I’m a couple of weeks behind on this, but a recent Economist article provides further confirmation of what New York’s Mayor Bloomberg reluctantly conceded earlier this year: Incentive payments to students for attending school and passing exams don’t work:
The results of the experiments where scholastic performance was rewarded were uniformly disappointing. In New York fourth- and seventh-grade students in payment schools could earn up to $25 and $50 respectively, depending on their score on each of ten standard maths and reading tests. In Chicago ninth-grade students were rewarded on a sliding scale for good grades in five courses, including English, maths and science. Getting an “A” was worth $50; a “D” meant no money. In theory a student could earn up to $2,000 a year. Plenty of money was paid out, but Mr Fryer found absolutely no evidence that paying students led them to do better than their peers in the control schools. Neither girls nor boys gained, and it did not seem to matter how students had previously performed.
The article holds out hope that a program that starts earlier and has more modest goals may be of some help:
If students do not know how to improve their own performance, the best strategy may be to pick a simple task, reward pupils for doing it, and hope that this translates into higher grades. This was the approach Mr Fryer took in Dallas, where second-grade students were simply given $2 for every book they read if they passed a computerised comprehension test on it. Predictably this spurred them to read more books and improved their vocabularies. But it also improved their school grades substantially, although this is not what they were paid for. A year after the payments had stopped, students in the schools that had offered money were still outperforming those in control schools, although the gap had narrowed. It may have helped that the Dallas students were younger. Middle-school students in Washington, DC, gained little from being paid for inputs like attendance. But the results from Dallas suggest that payments can help at least some students get more out of school.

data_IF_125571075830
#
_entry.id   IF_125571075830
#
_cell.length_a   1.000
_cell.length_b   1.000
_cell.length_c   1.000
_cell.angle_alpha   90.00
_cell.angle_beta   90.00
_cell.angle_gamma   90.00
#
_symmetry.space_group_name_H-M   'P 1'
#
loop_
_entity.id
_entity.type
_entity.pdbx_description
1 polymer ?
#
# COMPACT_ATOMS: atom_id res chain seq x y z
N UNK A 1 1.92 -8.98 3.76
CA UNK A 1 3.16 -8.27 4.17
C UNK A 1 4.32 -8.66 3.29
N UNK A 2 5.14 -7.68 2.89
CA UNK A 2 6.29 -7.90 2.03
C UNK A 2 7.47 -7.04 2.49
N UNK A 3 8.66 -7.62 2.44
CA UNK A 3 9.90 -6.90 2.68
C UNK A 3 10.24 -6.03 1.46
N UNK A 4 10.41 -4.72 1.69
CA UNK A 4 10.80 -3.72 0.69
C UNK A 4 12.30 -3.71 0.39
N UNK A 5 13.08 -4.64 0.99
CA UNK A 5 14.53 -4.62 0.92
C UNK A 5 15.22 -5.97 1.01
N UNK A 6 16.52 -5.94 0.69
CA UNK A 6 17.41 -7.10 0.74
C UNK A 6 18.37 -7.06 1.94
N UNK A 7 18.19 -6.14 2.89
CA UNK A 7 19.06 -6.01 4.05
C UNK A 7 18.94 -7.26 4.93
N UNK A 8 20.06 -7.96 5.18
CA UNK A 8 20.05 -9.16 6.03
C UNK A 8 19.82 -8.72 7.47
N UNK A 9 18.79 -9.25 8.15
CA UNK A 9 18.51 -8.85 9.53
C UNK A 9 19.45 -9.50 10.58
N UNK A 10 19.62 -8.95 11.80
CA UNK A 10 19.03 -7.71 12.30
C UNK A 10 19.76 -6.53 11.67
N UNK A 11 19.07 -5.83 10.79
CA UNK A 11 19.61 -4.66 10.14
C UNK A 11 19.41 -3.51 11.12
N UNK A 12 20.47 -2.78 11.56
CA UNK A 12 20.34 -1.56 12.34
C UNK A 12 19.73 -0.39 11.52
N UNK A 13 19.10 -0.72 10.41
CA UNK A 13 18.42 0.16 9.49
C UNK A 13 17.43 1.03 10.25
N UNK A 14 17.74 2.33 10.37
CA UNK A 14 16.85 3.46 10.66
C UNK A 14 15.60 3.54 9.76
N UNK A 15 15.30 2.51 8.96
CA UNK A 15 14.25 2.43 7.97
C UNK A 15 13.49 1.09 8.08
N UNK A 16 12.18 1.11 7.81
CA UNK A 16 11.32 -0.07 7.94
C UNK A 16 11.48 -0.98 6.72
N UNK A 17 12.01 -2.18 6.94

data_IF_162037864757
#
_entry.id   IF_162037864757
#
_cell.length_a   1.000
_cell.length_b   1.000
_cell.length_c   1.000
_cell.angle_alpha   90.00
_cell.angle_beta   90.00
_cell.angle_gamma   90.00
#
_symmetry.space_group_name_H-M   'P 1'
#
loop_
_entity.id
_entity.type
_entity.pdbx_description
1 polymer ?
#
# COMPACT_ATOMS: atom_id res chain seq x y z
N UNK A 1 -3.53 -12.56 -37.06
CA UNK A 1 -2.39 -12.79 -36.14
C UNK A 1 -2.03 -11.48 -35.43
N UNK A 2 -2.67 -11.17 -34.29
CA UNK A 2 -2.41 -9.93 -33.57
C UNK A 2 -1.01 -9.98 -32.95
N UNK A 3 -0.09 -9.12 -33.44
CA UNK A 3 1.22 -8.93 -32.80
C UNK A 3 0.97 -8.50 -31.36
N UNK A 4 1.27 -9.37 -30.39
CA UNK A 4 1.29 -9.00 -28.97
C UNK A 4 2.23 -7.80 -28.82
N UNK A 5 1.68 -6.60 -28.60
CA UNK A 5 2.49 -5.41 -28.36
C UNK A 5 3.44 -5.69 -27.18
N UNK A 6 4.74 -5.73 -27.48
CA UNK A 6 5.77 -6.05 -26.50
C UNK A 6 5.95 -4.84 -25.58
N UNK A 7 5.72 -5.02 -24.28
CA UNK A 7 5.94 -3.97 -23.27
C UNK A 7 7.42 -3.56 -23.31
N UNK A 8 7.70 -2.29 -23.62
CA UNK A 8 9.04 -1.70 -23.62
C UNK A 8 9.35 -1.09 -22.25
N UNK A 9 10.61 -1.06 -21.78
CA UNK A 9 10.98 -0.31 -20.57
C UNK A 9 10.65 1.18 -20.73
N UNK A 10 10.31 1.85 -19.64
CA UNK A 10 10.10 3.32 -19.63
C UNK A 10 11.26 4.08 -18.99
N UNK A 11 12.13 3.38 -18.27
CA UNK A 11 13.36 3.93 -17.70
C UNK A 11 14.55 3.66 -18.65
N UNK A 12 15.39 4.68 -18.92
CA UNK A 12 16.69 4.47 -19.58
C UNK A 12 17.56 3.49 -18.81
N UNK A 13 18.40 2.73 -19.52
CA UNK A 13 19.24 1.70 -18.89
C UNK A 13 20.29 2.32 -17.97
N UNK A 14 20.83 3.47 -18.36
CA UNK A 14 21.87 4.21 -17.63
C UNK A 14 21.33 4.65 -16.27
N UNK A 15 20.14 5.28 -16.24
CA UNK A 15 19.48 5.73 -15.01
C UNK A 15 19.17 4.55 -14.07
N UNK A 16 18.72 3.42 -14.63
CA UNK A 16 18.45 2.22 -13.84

Overall, though, a short-term stimulus in education is like a short-term stimulus in economics: Whatever questionable benefits it may yield, they vanish when the stimulus ends. If students understand that learning creates its own financial reward by helping you get a better job, they don’t need any extra payments; and if they don’t understand that simple truth, a few extra bucks in their pockets won’t make any difference.